government financial support

gov.uk

The UK's self-employment income support scheme

apply here

Money Advice Service

Learn more about claiming Universal Credit if you’re self-employed

click here

Crunch.

Guide to making a self-assessment tax return

see here

Money Advice Service

advice and guidance on the impact of coronavirus on your finances

click here

for the self-employed

If you are feeling well but you are earning less, you can apply to the self-employed income support scheme.

To be eligible, you must earn more than half your income from self employment, have submitted a tax return for 2018/19 and have:

  • a trading profit of less than £50,000 for 2018/19, or
  • an average trading profit of less than £50,000 for the tax year 2016/17, 2017/18 and 2018/19.

If you qualify the government will pay you a grant for 80 percent of your monthly profits, up to £2,500 a month for three months.

You will get a lump sum payment and it is hoped these will start at the beginning of June.

Payments will be backdated to the start of March and cover a three-month period to the end of May, though it may be extended.

HMRC will use your average trading profits from 2016/17, 2017/18 and 2018/19 to work out the size of your grant.

It is a taxable grant, so you will have to declare it on your Self Assessment tax return and might have to pay income tax and National Insurance on it.

If you were self-employed income during the 2018/19 tax year, but have not submitted a Self Assessment tax return yet, you have four weeks to submit one. However, if you become self-employed after April 2019, you will not be eligible.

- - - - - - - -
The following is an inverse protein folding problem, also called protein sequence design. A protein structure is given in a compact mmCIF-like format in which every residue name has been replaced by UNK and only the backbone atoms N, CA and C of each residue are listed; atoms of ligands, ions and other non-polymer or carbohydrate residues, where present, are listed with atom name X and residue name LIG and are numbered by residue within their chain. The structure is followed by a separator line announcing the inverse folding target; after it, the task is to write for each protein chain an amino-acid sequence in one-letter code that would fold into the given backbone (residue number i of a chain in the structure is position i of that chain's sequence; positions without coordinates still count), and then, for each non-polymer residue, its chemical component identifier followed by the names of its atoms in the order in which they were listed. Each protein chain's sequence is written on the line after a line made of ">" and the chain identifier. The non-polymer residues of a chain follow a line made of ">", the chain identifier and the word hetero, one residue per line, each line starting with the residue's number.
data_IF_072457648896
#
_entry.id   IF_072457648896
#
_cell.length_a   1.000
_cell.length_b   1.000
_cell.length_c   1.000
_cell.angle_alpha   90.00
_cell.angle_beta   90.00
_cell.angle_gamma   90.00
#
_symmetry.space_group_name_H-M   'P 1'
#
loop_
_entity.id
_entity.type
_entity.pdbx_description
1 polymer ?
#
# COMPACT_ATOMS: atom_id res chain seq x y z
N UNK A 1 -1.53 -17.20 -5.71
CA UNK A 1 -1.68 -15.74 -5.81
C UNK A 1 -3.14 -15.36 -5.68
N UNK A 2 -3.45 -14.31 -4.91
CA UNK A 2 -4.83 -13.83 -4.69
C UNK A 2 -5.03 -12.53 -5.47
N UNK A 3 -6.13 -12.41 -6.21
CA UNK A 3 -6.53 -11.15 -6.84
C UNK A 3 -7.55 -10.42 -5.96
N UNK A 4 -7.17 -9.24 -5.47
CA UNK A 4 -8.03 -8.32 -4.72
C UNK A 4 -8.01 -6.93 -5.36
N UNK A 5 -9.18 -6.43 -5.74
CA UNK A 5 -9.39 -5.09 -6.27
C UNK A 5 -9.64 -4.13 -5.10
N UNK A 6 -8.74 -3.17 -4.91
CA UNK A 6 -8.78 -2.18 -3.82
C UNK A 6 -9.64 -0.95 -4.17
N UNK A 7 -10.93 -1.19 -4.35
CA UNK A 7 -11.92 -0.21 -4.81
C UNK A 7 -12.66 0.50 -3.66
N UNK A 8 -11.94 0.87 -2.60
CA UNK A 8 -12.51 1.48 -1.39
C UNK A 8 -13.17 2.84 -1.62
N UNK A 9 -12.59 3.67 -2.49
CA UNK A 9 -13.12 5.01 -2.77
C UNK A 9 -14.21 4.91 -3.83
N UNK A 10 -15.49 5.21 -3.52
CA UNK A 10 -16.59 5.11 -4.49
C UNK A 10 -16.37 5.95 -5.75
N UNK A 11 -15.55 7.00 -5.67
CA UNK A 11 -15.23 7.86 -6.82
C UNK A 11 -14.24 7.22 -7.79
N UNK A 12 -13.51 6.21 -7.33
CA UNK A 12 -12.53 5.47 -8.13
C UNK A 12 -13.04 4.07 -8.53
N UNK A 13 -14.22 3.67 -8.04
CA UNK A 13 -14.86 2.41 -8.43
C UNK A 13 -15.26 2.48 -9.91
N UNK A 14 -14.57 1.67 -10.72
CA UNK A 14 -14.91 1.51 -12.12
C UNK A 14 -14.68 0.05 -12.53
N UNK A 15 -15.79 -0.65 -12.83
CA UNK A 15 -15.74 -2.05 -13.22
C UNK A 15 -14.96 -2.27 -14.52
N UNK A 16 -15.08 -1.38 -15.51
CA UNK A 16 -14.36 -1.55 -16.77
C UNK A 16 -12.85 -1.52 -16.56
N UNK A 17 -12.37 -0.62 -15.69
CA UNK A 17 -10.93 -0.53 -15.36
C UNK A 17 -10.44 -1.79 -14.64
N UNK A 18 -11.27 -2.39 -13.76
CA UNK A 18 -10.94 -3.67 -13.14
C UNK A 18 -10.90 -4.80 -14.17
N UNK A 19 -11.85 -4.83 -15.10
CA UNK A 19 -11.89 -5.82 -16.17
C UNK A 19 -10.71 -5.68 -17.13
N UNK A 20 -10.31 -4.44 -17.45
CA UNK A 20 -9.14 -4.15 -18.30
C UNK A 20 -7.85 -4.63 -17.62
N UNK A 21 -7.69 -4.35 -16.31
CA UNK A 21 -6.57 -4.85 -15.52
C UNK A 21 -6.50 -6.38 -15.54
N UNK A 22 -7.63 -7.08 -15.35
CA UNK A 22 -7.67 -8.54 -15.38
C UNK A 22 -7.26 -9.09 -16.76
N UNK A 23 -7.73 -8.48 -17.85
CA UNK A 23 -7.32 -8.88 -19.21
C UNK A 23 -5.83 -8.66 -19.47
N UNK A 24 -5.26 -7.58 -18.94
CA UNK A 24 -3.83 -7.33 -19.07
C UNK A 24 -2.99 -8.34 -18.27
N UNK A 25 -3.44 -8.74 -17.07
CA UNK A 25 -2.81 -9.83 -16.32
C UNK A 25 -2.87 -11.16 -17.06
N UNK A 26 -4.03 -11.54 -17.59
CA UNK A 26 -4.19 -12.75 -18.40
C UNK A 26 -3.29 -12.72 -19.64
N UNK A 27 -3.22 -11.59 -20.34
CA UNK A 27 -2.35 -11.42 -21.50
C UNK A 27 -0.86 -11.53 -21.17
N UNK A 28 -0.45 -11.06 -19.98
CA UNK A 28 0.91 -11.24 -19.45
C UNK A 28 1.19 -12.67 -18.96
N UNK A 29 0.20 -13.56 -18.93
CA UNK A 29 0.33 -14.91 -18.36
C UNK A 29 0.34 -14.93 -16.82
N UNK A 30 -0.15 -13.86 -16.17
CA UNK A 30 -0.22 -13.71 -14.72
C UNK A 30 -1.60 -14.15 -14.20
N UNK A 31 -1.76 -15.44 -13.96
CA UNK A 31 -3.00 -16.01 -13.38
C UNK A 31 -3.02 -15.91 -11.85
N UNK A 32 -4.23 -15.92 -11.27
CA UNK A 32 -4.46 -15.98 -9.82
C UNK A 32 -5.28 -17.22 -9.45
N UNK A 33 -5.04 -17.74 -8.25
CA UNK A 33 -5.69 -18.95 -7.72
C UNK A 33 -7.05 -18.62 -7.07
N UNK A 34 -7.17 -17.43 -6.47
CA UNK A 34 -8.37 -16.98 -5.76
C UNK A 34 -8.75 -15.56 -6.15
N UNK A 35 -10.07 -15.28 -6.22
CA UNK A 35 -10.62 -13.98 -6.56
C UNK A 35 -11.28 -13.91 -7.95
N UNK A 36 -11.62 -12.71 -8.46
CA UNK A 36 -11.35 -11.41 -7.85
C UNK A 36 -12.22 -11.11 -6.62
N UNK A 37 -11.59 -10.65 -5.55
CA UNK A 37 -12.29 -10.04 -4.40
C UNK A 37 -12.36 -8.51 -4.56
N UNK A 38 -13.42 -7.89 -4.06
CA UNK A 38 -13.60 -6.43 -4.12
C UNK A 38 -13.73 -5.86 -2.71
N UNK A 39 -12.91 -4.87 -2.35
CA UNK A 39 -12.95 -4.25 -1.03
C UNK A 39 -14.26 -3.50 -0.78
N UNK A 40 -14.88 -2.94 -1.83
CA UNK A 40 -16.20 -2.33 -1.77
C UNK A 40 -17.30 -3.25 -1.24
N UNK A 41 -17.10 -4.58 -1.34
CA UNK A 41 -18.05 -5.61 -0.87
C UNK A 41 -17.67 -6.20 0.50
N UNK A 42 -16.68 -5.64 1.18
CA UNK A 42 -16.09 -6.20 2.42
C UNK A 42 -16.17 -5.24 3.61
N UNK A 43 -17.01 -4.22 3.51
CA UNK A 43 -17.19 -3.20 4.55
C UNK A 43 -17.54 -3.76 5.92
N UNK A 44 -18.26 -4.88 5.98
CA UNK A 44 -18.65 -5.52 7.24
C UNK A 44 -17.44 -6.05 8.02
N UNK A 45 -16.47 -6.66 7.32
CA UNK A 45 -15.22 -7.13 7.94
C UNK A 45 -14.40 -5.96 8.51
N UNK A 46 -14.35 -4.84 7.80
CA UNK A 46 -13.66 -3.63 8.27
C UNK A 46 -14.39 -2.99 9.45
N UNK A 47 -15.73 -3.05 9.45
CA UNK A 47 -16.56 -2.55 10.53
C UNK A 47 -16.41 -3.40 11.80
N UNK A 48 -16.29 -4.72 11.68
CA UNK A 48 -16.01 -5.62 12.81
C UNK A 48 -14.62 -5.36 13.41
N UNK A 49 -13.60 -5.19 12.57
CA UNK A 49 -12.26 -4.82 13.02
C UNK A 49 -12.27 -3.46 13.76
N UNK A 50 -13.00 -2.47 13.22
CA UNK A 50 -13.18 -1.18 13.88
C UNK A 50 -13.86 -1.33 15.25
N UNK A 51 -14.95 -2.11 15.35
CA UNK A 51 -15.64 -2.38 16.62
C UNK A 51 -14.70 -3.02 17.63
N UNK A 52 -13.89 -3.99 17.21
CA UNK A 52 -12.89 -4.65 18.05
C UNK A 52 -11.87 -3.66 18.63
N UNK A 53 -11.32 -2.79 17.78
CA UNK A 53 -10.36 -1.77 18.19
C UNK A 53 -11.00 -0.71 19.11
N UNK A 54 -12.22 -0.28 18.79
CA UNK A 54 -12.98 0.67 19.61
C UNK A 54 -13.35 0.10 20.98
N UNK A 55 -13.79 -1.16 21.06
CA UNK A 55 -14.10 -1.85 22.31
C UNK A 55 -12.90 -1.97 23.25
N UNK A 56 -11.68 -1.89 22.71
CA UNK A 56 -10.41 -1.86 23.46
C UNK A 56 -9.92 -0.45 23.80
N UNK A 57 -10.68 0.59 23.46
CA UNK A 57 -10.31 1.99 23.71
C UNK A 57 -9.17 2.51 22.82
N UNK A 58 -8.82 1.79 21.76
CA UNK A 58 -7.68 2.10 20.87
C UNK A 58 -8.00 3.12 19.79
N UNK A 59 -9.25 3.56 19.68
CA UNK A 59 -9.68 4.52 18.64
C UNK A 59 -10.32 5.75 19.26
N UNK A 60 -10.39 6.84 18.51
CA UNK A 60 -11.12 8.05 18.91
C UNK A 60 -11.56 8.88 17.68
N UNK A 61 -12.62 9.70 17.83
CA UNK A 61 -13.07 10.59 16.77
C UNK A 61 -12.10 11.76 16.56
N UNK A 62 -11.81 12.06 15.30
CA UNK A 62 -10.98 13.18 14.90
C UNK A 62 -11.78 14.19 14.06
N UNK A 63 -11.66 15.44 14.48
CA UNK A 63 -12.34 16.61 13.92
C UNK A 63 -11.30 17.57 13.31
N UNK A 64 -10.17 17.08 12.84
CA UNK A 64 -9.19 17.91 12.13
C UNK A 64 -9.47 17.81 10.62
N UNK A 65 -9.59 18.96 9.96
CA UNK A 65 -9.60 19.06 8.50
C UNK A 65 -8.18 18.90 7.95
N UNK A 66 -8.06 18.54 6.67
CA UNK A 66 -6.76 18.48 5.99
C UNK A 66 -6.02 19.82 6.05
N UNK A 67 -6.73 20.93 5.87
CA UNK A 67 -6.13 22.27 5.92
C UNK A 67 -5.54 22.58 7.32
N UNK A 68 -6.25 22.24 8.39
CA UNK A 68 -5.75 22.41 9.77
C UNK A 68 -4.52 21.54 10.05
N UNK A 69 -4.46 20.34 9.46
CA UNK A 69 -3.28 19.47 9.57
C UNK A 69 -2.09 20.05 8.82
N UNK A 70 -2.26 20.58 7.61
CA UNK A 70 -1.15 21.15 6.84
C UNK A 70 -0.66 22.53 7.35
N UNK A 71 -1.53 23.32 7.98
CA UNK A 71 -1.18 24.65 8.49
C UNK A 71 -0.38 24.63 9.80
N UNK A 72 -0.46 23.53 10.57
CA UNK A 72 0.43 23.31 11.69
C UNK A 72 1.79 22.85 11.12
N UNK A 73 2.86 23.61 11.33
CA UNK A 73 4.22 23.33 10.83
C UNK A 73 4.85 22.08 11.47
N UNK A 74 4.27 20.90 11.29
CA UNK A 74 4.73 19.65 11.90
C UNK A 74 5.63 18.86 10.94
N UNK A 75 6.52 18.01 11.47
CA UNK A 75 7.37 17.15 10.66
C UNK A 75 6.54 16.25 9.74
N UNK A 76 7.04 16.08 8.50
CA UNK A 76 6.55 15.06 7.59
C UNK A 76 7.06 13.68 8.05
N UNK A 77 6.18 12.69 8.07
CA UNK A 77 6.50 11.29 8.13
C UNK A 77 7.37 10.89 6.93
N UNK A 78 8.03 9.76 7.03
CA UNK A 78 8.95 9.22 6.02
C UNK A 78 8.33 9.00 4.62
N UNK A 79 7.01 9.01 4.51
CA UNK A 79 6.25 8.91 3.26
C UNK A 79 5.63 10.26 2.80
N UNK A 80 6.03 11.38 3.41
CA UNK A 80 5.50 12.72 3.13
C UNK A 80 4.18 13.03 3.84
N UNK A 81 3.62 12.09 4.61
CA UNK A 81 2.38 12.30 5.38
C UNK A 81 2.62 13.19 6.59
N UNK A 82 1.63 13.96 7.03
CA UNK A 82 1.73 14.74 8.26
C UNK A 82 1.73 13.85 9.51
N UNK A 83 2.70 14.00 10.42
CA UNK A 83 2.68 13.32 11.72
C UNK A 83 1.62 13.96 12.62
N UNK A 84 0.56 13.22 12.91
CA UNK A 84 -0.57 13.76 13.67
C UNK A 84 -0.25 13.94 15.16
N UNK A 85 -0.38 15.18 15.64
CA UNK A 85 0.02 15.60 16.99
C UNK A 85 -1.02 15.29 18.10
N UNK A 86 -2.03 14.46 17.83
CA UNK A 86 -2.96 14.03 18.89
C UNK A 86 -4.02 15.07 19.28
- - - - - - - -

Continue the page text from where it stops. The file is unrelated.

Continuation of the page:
If you are eligible, HMRC will contact you directly and invite you to make an application.

You may be able to make a claim for Universal Credit until the self-employed income support scheme starts.

The government has announced the standard allowance will be increased by up to £86.67 a month from 6 April 2020, plus you may be able to claim elements for other costs, such as housing, caring responsibilities or bringing up children.

The amount you get will depend on your circumstances including household income and will be available to new and existing claimants.

If you are sick and coronavirus means you’re unable to work, and you’ve paid enough National Insurance Contributions, you might be able to claim new style Employment and Support Allowance (ESA) if you’re ill.

The government has said you’ll now get paid from the first day of the claim, rather than after eight days.

If this is the first time you’ve applied for ESA, you’ll have to fill in form ESA 1 and send a fit note from NHS 111 with your claim form to show that you’re not fit for work. You should get the first payment into your bank or building society account within three weeks.

gov.uk

COVID-19 guidance for employees

see here

for the employed

In most cases your employer will have made arrangements fro you to carry on wokring from home as normal, or will have put you "on furlough". This means that 80% of your wages, up to a monthly cap of £2,500 will be paid for under the Coronavirus Job Retention Scheme.

Both you and yoour employer must agree to this before they can apply on your behalf, so speak to your employer.

As with the self-employed, you can also claim SSP (even if you are staying at home because someone else in your household is sick) or Universal Credit.

gov.uk

The UK's coronavirus job retention scheme

see here